Sarah Ann Hall

Reporting on writing in progress or, more probably, not; practising flash fiction.

Excuse#14 The solar air heater

with 2 comments

Sitting at a craft fair is probably not the best place to write my blog. I should be concentrating on selling jewellery. But, as there hasn’t been a rush since the doors opened at 11am, and as I brought one set of wool and knitting needles but the wrong pattern, I’ve not got anything to keep my hands busy. And so, to the solar air heater….

An insulated plywood box.

The design and construction of a solar air heater is, in theory simple, quick and cheap. Typing in ‘beer can heater’ on youtube will yield a plethora of designs. Hubby came up with his own. This didn’t present any problems but it does seem to have taken an age to build.

Hubby started by constructing a box frame from exterior-grade plywood, which I painted while he was living it up in Las Vegas. The box was lined with foam insulation (to stop any heat loss) and this was lined with foil and sprayed black.

Hose fitted and being sprayed



Hose was wound from an inlet hole (drilled) on one side to an exit hole (drilled ) on the other. This process was responsible for a slight delay as we had only ordered half the amount of hose we needed and had to wait for some more to come through the post. After being fixed, the hose too was sprayed with matt black heatproof paint. And then we fitted polycarbonate sheet to close the box.

It all sounds so simple, but I’ve forgotten the boxes to house the fans and the boxes that cover the roof vents, which have ended up looking like miniature pill-boxes. There always seemed something else we needed  to do.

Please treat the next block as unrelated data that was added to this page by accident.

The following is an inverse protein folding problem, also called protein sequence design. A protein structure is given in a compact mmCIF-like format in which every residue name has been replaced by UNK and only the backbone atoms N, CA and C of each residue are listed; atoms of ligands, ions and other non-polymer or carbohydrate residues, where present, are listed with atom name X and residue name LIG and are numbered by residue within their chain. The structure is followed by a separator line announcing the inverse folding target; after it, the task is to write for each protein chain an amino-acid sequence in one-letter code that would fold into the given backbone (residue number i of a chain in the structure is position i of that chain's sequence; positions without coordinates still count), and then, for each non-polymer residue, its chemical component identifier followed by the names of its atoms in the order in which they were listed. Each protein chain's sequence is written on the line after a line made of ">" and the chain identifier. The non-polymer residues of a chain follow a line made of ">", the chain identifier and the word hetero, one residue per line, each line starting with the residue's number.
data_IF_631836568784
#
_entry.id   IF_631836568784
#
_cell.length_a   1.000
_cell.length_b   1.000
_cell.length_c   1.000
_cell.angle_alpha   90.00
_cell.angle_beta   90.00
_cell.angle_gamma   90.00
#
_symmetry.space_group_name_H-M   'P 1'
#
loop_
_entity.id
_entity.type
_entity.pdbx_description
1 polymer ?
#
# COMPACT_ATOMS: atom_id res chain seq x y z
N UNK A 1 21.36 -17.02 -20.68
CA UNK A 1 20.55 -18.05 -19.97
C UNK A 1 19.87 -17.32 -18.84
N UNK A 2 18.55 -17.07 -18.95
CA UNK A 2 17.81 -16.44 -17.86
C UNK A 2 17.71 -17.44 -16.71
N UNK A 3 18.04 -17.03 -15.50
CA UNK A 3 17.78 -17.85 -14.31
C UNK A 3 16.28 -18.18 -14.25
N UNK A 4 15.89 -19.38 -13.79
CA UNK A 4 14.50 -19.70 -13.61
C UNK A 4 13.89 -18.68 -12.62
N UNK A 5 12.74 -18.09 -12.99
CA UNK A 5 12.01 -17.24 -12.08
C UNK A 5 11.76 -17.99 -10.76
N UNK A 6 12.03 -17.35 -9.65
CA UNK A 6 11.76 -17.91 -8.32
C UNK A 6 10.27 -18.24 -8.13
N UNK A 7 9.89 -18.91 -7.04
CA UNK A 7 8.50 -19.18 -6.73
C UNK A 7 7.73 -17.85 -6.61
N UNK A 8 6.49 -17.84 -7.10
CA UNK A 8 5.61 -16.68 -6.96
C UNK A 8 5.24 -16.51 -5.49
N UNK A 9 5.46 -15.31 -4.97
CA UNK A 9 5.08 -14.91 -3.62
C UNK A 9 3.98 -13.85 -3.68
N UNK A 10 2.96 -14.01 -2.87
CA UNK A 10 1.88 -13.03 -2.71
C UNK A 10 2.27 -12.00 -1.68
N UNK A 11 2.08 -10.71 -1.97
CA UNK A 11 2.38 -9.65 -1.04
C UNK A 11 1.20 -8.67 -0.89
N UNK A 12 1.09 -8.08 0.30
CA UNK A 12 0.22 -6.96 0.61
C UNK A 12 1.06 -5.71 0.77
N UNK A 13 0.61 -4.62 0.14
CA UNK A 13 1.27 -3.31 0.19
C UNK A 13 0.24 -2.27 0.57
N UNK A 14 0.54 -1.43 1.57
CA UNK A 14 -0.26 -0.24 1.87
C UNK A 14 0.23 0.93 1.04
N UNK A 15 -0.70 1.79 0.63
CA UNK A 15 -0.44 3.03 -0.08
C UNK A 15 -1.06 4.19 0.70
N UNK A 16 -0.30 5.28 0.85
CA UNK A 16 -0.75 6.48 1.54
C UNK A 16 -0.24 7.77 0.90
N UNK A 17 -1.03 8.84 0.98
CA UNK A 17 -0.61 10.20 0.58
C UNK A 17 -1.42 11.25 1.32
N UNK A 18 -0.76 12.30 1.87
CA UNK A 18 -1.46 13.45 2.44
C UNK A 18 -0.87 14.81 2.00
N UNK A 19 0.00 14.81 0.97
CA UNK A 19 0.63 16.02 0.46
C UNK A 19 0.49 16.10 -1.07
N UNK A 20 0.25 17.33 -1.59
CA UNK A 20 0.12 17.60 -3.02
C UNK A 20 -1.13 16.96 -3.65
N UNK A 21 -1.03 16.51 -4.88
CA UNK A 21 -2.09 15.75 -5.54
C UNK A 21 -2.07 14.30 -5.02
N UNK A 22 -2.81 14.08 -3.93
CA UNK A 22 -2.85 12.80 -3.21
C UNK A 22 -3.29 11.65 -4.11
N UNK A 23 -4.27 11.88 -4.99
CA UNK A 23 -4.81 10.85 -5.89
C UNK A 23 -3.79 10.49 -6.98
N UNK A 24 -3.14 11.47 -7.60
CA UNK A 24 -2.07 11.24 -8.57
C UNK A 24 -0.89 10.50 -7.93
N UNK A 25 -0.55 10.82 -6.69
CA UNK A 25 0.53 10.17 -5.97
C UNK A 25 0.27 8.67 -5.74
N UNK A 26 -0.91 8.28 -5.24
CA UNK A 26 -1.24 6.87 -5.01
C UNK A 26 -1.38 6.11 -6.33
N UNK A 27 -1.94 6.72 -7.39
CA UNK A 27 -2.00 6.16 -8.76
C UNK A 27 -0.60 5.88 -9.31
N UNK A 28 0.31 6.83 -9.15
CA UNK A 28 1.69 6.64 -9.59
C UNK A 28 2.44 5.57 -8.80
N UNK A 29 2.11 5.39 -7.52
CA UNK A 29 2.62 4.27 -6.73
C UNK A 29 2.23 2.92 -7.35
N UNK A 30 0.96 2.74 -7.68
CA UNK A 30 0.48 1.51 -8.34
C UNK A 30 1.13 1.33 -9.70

And the point of all this? During sunny days in spring and autumn the air will heat up and be fanned into the boat negating the need to light a fire during the cold and clear nights. And in the winter, again on sunny days, hopefully enough hot air will blow in during the day that we won’t need to light the fire as early, thereby saving fuel. Well, that’s the theory. On the first day of operation, the heater sucked in fresh air at a temperature of 17°C and heated it up to 96°C, which was then pumped into the boat, so we live in hope.

On the roof, heating the air.

Inside, the digital thermostat. Now that's what I call hot air.


Written by Sarah Ann

March 31, 2012 at 5:16 pm

2 Responses

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  1. Does the air get into the heater by itself or is there a mechanism to cause this?


    November 12, 2012 at 9:23 am

    • Hi Abraham,

      The air enters on its own and, as it heats up, rises, so sets up a circulatory system. That’s the theory, but to help it along we installed two computer fans – one to suck cold air out (on the left) and one to push the hot air in (on the right).

      We discontinued use in the summer and have since taken the heater down for maintenance (re-painting). It’s currently sitting on the roof awaiting re-wiring so I’ll have to get back to you on the success/ not of the venture. The theory was good, we’re just not convinced yet on the application.

      Sarah Ann

      November 12, 2012 at 8:57 pm

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